Five Top Tips for a Quiet Classroom

A quiet classroom is one of the key elements for successful learning. Certainly there are activities that require more noise than others, but in this post I am focusing on those situations that require focus and concentration from your students. Getting your class to work quietly can be tough but I hope that these ideas will give you some tips for getting your class quiet, focused and learning!

quiet classroom image

It was not until a few years into my teaching career that I came across the concept of modelling, but I am so glad I did! It really works. You may be telling your students over and over to ‘work quietly’ or to use ‘inside voices’, but do they really understand what you mean? At the beginning of the year, or whenever they need a recap, show your students exactly what you mean. Run through each voice level expectation (silent, whisper, table talk etc) and demonstrate them to your class. Gather your class and tell them that you are going to demonstrate a voice level expectation. Tell them that you are going to show them ‘silent working’, for example. Pretend you are a student, walk to fetch your work, sit down at a student’s place and begin working silently, eyes on the work, not looking around etc. After your demonstration ask your students what you were doing, not just with your voice, but with your whole body, i.e. were you looking around at other children or were your eyes firmly on your work? After your discussion, ask a volunteer student to demonstrate to the rest of the class. I then usually get a small group to demonstrate before getting the whole class to try it together. Repeat this for however many voice levels you will be using within your classroom to ensure that your students really do know what your expectations are.

2) Play quiet music in the background
I find this particularly useful during silent work. I usually play classical music, meditation music or natural sounds, i.e. waves breaking, rain, jungle noises etc. I find that this calms the class and keeps them focused. Try out different types of music with your class and see what works best.

3) Have a noise monitor on each table
Give a student on each group the responsibility of reminding others to stick to the voice level. The noise monitors will enjoy the responsibility and it will put the responsibility back on the children. When I have used this technique in the past, at the end of the day I awarded the table a who had been the quietest by placing a soft toy on that table the next day for extra motivation stick to the voice level!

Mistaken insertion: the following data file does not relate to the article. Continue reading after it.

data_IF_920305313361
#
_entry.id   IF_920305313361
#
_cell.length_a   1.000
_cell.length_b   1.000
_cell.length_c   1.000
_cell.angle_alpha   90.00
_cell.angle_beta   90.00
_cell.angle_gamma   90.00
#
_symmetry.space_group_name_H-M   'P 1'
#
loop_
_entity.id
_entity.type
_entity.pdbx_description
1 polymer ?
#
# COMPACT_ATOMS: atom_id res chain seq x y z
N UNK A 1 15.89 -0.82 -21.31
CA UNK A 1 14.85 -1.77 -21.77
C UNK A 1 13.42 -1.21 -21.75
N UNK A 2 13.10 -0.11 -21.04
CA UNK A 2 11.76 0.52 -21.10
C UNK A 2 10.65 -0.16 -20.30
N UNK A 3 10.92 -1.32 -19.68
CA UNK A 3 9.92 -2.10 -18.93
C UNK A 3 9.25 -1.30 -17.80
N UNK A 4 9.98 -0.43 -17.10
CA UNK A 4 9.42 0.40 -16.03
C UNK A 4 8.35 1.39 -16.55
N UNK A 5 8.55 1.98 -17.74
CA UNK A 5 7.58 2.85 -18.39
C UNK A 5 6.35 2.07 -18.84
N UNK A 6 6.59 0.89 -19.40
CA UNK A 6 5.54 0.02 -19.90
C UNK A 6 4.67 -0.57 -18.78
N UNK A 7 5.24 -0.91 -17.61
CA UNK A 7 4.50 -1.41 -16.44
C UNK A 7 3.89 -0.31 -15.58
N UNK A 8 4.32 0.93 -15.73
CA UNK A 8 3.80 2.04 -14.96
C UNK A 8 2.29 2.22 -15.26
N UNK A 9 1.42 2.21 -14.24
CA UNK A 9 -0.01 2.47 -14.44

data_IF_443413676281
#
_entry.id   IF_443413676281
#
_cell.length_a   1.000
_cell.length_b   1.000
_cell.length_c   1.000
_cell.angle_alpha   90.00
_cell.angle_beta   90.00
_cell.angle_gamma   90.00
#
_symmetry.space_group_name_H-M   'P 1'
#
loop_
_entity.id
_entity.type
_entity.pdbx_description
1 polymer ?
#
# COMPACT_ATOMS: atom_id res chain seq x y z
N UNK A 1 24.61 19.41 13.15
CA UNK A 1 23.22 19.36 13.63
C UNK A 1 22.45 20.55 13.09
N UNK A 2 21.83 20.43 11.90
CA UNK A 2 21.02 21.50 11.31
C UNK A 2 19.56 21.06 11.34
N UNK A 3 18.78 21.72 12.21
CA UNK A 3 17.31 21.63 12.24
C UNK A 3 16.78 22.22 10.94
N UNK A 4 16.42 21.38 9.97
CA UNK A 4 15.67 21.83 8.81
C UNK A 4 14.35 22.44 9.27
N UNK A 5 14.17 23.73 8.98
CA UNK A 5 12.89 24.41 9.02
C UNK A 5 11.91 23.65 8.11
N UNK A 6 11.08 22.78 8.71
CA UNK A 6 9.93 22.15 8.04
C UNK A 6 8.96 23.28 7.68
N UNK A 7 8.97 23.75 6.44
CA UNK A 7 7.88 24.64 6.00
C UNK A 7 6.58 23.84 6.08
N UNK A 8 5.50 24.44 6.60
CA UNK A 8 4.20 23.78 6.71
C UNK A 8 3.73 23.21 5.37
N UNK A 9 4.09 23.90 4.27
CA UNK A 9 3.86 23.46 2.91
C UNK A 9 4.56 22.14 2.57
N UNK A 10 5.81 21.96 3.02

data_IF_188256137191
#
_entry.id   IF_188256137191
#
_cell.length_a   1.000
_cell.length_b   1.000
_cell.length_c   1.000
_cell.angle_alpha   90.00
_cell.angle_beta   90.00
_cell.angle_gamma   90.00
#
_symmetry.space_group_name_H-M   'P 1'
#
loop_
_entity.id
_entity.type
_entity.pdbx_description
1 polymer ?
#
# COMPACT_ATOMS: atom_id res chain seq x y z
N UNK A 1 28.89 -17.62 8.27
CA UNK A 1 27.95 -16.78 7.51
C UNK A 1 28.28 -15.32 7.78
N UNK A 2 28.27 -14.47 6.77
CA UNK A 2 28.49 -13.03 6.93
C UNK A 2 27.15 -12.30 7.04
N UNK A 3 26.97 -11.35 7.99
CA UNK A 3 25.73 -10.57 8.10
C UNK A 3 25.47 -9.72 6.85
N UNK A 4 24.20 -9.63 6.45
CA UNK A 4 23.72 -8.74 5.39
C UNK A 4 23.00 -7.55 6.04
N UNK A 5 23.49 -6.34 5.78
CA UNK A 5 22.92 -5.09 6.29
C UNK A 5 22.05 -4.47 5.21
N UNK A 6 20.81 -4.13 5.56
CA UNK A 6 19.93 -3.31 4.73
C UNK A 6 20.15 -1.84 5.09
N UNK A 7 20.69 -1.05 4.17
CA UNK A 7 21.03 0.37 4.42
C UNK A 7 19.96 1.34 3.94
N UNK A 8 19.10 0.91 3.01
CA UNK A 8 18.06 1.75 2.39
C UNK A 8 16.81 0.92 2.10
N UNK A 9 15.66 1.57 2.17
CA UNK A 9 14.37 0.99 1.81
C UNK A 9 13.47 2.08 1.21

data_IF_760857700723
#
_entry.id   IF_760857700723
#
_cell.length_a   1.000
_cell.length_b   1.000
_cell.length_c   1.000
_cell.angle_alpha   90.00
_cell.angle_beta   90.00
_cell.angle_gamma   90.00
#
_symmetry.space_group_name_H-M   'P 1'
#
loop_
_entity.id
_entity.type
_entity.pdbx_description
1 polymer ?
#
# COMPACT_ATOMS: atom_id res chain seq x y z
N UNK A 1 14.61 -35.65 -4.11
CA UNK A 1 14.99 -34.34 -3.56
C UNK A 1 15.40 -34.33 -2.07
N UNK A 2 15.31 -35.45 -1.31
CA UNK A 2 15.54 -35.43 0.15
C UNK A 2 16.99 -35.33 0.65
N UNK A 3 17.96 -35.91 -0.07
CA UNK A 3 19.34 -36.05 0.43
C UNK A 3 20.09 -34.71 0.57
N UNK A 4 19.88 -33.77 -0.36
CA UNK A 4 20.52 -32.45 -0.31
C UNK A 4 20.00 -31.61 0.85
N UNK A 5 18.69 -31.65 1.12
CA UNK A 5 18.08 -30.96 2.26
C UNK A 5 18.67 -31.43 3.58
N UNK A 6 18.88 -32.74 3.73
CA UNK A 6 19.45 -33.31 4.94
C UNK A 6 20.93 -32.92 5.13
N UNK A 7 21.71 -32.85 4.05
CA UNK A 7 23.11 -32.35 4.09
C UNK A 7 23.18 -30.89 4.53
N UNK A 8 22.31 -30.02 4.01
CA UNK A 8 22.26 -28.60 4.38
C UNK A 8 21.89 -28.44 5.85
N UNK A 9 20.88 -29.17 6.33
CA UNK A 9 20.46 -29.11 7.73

4) Quiet Critters
When your class are working silently get out the Quiet Critters! These are simply little pom pom type toys/creatures that I place around the room, or on a shelf when my class are working silently. I tell my class that they do not like noise and only come out when they are working silently. If your class start to talk, put them away. Your class will try extra hard to stay silent so they can see the Quiet Critters come out and stay out!

5) Noise Traffic Lights
When your students are working at the voice level expected display a green traffic light symbol. This could simply be a green circle stuck onto black card. This lets the children know that are working at expectation. If they begin to talk/ get too noisy change the green traffic light to an amber one. Give the children one minute to get back to the expected noise level, in which case you change the traffic light back to green. If however, they do not quieten down, change the traffic light to red. Agree beforehand with the children what the green and red traffic signals mean in terms of consequences and rewards. Red may mean one minute knocked off free time/recess/break time etc. The children could work to stay on green by the end of 10 lessons which could mean an extra 5 minutes of free time/recess/break. This idea could be a lot of work for the teacher in terms of changing traffic light colours but for a particular noisy class it can be great to get them working together for an end goal.

Classroom Layout

Hi everyone,

Over the summer I like to reflect on what worked well and what could be improved next year. One thing I have been thinking about a lot lately is my classroom layout. This is such a crucial aspect of the classroom and has such a big impact on the students’ experience and learning in the classroom. I thought I would share some thoughts on planning your classroom and the different set up arrangements and their pros and cons.